Accrual Rates 

The accrual rate on a HECM is the rate used to calculate the interest due the investor every month, exactly the same as on a standard mortgage. The only difference is that on a standard mortgage the borrower must pay the interest due every month whereas on a HECM the interest is added to the loan balance.   

The accrual rate on a HECM can be fixed or adjustable, but the fixed rate is available only on transactions in which the borrower draws the maximum amount allowable in cash. Borrowers who want a credit line or a monthly payment plan must accept an adjustable rate.  

Some seniors have been frightened away from adjustable rate HECMs because they have heard horror stories about borrowers who were bludgeoned by rising rates. But rising rates endanger borrowers only when they result in rising required payments, as they do on standard adjustable rate mortgages. There is no required payment on HECMS.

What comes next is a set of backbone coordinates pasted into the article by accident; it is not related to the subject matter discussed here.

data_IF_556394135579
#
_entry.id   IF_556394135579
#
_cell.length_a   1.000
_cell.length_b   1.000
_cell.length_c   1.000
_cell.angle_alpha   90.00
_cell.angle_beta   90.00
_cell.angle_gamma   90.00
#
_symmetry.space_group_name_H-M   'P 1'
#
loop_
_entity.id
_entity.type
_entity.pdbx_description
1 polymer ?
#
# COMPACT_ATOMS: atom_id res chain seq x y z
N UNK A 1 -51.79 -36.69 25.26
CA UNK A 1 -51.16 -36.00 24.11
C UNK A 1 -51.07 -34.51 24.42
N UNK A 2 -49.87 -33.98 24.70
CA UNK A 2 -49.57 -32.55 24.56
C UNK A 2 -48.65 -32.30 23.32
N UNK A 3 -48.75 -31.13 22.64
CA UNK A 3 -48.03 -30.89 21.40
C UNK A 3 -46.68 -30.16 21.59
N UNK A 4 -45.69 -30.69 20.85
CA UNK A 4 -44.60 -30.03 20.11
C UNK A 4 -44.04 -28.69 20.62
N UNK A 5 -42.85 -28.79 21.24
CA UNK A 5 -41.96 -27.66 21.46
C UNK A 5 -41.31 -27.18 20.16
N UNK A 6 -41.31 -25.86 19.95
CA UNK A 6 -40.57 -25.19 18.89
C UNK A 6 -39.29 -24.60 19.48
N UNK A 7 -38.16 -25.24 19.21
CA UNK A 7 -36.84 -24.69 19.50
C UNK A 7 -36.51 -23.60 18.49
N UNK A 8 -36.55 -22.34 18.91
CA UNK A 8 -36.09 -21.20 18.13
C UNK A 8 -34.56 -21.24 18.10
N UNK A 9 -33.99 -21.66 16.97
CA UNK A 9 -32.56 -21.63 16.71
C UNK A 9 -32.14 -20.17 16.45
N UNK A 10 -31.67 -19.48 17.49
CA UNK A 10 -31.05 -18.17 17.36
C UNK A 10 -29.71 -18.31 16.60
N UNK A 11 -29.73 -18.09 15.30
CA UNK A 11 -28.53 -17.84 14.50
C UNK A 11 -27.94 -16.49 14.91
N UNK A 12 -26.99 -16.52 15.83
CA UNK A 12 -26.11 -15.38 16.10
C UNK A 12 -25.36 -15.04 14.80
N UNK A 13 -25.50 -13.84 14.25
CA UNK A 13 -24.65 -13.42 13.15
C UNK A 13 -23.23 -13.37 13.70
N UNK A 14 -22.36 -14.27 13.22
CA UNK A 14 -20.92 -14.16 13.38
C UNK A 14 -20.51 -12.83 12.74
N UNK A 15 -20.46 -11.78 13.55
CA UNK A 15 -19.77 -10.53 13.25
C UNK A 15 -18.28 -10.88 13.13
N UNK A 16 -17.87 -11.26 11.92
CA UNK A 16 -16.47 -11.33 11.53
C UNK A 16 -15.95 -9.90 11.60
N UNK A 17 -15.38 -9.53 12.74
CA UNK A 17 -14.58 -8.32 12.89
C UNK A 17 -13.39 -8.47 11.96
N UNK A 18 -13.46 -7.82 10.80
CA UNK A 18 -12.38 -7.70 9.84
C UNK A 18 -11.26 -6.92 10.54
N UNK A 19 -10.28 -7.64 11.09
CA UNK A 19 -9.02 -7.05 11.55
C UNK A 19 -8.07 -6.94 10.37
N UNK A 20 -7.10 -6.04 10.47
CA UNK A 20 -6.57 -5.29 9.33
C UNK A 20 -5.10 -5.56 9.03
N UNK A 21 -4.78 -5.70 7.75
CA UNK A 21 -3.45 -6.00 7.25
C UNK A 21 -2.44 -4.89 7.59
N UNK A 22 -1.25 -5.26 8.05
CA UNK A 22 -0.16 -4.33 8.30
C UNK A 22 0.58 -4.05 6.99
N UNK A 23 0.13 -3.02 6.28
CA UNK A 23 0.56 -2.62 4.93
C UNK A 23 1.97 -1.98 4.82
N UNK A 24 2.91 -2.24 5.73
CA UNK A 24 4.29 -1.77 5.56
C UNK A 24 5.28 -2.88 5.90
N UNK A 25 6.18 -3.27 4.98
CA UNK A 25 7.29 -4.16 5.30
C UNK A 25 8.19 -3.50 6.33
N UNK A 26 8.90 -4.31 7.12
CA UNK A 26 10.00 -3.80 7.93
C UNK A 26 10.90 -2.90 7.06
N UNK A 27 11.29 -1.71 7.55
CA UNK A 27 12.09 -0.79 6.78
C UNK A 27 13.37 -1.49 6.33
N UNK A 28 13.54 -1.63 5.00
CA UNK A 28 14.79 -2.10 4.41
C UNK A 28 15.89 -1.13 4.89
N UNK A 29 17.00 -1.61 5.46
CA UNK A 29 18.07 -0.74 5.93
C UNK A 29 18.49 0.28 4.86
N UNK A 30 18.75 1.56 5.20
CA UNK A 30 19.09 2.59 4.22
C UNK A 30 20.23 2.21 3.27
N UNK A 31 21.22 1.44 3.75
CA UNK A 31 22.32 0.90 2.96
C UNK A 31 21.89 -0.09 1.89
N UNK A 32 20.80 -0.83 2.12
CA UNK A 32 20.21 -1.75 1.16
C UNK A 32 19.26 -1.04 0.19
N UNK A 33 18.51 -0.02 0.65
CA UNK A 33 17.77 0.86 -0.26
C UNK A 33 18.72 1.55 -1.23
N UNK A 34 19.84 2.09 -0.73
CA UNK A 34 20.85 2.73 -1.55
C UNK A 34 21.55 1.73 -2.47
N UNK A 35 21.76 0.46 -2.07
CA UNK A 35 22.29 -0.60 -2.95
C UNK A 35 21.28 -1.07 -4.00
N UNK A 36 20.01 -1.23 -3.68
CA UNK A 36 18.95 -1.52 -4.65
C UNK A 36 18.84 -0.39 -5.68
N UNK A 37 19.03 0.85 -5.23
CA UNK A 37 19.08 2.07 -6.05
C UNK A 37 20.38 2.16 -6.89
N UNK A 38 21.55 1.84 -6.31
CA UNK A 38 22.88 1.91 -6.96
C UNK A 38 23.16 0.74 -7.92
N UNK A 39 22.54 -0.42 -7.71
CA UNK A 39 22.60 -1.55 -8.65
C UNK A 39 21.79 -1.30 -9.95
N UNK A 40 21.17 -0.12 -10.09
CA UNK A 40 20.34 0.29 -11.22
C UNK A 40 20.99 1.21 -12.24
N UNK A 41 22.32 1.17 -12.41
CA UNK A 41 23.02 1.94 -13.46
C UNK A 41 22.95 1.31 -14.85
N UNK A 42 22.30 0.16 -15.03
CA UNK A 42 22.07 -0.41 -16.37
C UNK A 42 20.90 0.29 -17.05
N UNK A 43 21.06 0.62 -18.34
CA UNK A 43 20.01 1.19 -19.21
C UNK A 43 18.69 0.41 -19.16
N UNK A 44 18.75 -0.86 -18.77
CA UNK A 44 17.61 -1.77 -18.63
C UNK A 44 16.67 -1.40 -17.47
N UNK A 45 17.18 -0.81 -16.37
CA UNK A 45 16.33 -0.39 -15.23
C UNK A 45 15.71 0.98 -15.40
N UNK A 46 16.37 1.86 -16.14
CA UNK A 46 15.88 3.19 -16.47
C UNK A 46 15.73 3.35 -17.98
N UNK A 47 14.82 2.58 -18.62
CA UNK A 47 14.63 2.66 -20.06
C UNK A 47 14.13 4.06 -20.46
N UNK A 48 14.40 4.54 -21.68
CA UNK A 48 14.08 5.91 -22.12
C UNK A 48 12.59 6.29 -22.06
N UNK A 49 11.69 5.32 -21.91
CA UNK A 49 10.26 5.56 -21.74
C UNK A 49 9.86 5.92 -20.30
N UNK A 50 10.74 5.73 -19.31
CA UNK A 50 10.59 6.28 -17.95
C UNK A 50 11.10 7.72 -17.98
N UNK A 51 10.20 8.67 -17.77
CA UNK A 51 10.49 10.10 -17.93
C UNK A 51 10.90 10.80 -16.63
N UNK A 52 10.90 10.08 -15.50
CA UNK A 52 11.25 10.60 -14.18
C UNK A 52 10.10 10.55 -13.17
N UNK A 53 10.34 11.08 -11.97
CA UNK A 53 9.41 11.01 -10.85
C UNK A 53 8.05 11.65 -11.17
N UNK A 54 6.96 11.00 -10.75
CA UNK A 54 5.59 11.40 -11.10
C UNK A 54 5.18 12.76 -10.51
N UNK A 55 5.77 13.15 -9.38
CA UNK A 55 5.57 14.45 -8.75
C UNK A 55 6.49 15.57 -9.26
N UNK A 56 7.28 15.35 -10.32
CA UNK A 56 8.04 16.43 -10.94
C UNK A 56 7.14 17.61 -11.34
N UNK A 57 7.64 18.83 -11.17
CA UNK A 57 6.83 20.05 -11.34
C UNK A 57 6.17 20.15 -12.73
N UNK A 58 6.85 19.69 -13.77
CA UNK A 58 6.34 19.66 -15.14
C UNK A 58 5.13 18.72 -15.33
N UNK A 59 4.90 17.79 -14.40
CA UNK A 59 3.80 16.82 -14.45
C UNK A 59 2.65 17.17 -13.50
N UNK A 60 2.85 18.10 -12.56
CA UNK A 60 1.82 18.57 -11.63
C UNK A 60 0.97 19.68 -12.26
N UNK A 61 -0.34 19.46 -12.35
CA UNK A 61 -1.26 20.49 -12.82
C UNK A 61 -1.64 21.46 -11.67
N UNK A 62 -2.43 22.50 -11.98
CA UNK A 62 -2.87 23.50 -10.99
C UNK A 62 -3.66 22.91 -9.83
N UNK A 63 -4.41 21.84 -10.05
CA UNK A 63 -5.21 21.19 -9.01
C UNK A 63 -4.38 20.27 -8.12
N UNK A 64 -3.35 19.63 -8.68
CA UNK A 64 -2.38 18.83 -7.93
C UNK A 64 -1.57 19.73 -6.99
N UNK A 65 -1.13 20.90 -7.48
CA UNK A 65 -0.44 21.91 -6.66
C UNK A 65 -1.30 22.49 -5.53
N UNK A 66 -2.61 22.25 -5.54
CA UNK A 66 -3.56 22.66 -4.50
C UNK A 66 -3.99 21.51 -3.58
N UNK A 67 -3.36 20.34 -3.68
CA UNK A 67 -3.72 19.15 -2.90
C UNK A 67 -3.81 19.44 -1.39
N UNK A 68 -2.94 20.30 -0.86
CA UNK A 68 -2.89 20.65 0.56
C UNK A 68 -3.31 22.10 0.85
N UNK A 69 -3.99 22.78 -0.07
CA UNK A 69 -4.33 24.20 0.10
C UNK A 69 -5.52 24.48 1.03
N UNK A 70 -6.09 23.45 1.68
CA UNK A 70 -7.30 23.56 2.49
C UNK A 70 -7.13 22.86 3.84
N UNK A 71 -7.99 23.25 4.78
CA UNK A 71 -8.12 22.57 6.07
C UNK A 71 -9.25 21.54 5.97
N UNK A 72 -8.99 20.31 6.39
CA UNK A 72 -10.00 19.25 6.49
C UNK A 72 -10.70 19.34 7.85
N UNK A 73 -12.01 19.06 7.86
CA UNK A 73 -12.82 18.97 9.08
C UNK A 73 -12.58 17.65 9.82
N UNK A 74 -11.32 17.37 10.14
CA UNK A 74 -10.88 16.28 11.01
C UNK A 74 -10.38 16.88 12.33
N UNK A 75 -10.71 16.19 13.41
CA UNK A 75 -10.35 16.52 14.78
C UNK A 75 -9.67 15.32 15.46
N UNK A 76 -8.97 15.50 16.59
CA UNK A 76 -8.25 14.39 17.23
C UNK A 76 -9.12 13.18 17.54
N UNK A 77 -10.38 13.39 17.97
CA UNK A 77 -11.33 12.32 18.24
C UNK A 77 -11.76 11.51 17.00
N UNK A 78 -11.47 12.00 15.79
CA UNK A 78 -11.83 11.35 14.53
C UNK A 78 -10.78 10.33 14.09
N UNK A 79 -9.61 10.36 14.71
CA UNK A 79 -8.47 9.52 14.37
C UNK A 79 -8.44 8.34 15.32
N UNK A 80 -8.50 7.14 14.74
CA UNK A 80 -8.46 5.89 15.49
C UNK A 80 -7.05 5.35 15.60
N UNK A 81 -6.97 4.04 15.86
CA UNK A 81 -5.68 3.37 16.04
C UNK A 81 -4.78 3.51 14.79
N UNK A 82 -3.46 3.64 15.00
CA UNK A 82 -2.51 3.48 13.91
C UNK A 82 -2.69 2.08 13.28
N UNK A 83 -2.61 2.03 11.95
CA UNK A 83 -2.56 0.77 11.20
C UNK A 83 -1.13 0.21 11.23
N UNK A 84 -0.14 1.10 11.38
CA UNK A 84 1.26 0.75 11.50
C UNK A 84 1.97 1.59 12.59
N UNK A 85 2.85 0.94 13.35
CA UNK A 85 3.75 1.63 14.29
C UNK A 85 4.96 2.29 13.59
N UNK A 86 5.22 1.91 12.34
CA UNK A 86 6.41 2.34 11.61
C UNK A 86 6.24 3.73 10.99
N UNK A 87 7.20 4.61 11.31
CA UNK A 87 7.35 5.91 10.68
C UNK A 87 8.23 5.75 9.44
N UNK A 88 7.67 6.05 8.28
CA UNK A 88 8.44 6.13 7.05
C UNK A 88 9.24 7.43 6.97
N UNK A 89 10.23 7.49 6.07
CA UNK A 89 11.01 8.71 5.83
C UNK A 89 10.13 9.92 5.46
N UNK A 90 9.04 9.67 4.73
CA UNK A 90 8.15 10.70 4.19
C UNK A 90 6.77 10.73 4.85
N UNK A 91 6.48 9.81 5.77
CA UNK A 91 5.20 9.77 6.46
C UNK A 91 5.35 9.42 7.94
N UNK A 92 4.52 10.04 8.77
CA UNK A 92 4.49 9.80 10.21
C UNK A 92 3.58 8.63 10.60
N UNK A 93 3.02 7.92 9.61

Furthermore, rising rates on HECMs benefit borrowers with unused credit lines, which grow at the same rate as debt. This is a second part of the reason it does not pay to delay taking out a HECM. While rising expected interest rates in the future reduce the size of the draws available to those who wait to take a HECM, rising accrual rates increase the growth rate of the credit lines that are taken out now.

Proof of  the Pudding 

I have done extensive modeling to compare unused credit lines, debt and equity on a standard adjustable rate HECM in 10 years if a) the borrower takes one now at age 62 and does not draw any funds during the 10 years, or b) waits until she is 72 to take the HECM. See the table at the bottom.  

If this comparison is done on the assumption that current interest rates continue for 10 years, then it pays to wait. For example, if the borrower has a property worth $200,000 today, her maximum credit line is $115,059 which if unused will grow to $162,430 in 10 years at current interest rates. If she waits 10 years to take out the HECM, her line will be $189,283 because she will be 10 years older and her property will be worth more.